University of Connecticut School of Law professor Alexandra Lahav ()
The idea for “In Praise of Litigation” came to University of Connecticut School of Law professor Alexandra Lahav when she went looking for a book to recommend to her students on the benefits of litigation, and came up empty.
“I just wanted to fill in the hole,” said Lahav, who is the law school’s Ellen Ash Peters Professor of Law, and an expert on civil procedure, complex litigation and mass torts.
In an interview with the Connecticut Law Tribune, Lahav said the book is “a culmination of 10 years of teaching civil procedure to students and observing this national conversation about litigation and formulating what are the benefits of it.”
The perception of a litigation explosion in the 1980s and 1990s was influential in giving litigation a bad reputation, she said. It got people thinking that “all lawsuits are bad for America,” she said. The narrative is, it should be harder to bring a lawsuit, she said. But if that happens, only companies will be able to sue—ones with deep pockets—and that is not necessarily fair, she contends.
There is another side to it, according to Lahav. “That is what I was trying to do with the book,” she said, which was published by the Oxford University Press last February.
“I’m not trying to sugarcoat it or paper over the negatives,” she said. “It’s certainly the case that litigation can be used in undesirable ways.”
However, Lahav writes in her book that judges, legislators and many members of the public don’t see the value of litigation as a “democracy-promoting institution.”
She wrote that litigation is held out to be costly, not efficient, unpredictable, and harmful to business interests.
“We seldom hear how litigation strengthens our society by promoting democratic values,” she wrote. “This book stands against the common tide of criticism and explains the value of the right to a day in court in the 21st century.”
“It’s part of having a civil society,” she said.
Lahav pointed out that even when medical malpractice cases were easier to file, a study in New York found that only 5 percent of those who suffered an adverse event brought a claim.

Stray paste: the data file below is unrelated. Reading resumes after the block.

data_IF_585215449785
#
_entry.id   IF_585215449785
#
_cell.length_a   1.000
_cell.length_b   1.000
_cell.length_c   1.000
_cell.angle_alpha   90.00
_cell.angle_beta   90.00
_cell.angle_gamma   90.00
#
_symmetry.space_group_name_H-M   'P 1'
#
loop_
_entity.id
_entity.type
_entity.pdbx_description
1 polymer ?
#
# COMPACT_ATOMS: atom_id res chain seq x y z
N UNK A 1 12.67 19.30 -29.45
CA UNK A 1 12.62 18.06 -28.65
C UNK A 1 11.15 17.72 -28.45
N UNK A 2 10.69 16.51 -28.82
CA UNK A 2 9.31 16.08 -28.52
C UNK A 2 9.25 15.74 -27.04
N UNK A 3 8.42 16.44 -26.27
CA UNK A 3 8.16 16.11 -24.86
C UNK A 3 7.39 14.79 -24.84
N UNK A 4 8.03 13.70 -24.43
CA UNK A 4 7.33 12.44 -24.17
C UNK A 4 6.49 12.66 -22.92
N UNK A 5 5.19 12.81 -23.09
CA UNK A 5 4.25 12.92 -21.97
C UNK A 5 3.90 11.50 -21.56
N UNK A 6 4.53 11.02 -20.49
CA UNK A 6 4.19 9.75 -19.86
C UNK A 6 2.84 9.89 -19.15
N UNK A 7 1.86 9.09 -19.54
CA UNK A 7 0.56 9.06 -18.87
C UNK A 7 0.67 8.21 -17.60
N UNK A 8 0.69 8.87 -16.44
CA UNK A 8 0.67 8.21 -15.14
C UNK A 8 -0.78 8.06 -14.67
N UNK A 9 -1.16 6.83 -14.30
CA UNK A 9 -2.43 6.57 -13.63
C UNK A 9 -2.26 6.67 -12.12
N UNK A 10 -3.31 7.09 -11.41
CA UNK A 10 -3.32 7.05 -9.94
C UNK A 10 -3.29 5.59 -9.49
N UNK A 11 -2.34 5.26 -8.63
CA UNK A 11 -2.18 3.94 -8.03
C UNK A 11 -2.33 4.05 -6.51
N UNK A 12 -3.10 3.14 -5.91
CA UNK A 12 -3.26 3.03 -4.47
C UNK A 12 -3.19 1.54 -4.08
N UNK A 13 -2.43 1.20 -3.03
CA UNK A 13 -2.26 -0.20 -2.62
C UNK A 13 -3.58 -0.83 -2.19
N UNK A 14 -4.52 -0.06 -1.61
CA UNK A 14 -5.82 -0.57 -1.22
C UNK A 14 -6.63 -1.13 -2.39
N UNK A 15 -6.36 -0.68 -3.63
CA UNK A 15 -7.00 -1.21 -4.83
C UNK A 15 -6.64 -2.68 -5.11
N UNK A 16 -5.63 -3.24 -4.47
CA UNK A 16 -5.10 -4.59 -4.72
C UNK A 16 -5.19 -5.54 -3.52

“Most people don’t want to sue, even if they are injured,” she said, arguing that the threat of lawsuits can make companies and practitioners more careful.
The book has garnered positive reviews, including from David Cole, national legal director of the American Civil Liberties Union, a professor at Georgetown Law Center and author. In reviewing the book, he wrote: “In a culture where it has become fashionable to bash lawyers and the lawsuits they file, Alexandra Lahav reminds us, in forceful, engaging, and compelling prose, that litigation plays an essential role in our democracy.”
A review from Publishers Weekly stated, “in the face of the widespread popular perception that lawsuits are inimical to American society … Lahav is persuasive in demonstrating that litigation ‘is a social good and promotes democracy,’ even if it is a far from perfect tool.”
Peter Siegelman, associate dean for research and faculty development at UConn, said the book is serious but also accessible, and argues that the attack on litigation is an assault on rights themselves.
“Unlike rights, therefore, litigation does need a defense, and Professor Lahav offers a careful and powerful one. Put another way, the rights that citizens enjoy are only as good as the processes and procedures that protect those rights, and that’s where litigation comes in.
“Imagine, for example, that your neighbor starts burning garbage in her backyard, attracting flies and emitting noxious odors. Your right to enjoy your house is obviously diminished by this behavior,” Siegelman said.
If the homeowner can’t bring a lawsuit, the “right” to enjoy one’s home is “entirely fictional,” he said.
Siegelman said that opponents of litigation have put forward many reasons to mistrust it. “Of course, with millions of lawsuits filed each year, some of them will be wrongly decided, some will be motivated by illegitimate ends, and some will be too expensive,” he said. “But Professor Lahav eloquently and convincingly shows why the anti-litigation anecdotes give a distorted picture of the empirical reality of litigation.”
Lahav noted in the book that a large share of lawsuits are contract disputes between businesses, “not greedy individuals trying to extract funds from deep pockets.”
In his blog, UConn Law professor James Kwak said it is highly likely that the country suffers from too few lawsuits, not from too many.
He wrote that Lahav’s book is “simply written, because at the end of the day none of this is rocket science.”
“We have three branches of government for a reason. The transformation of the judicial branch into a tool that is primarily accessible to the rich and the powerful is a serious problem in our democratic system of government,” Kwak wrote. “Sure, there are lawsuits that are only intended to harass people or extort settlements from companies that can’t afford millions of dollars in legal fees. But closing the door to the courthouse makes it harder both to enforce the law and to protect people’s rights.”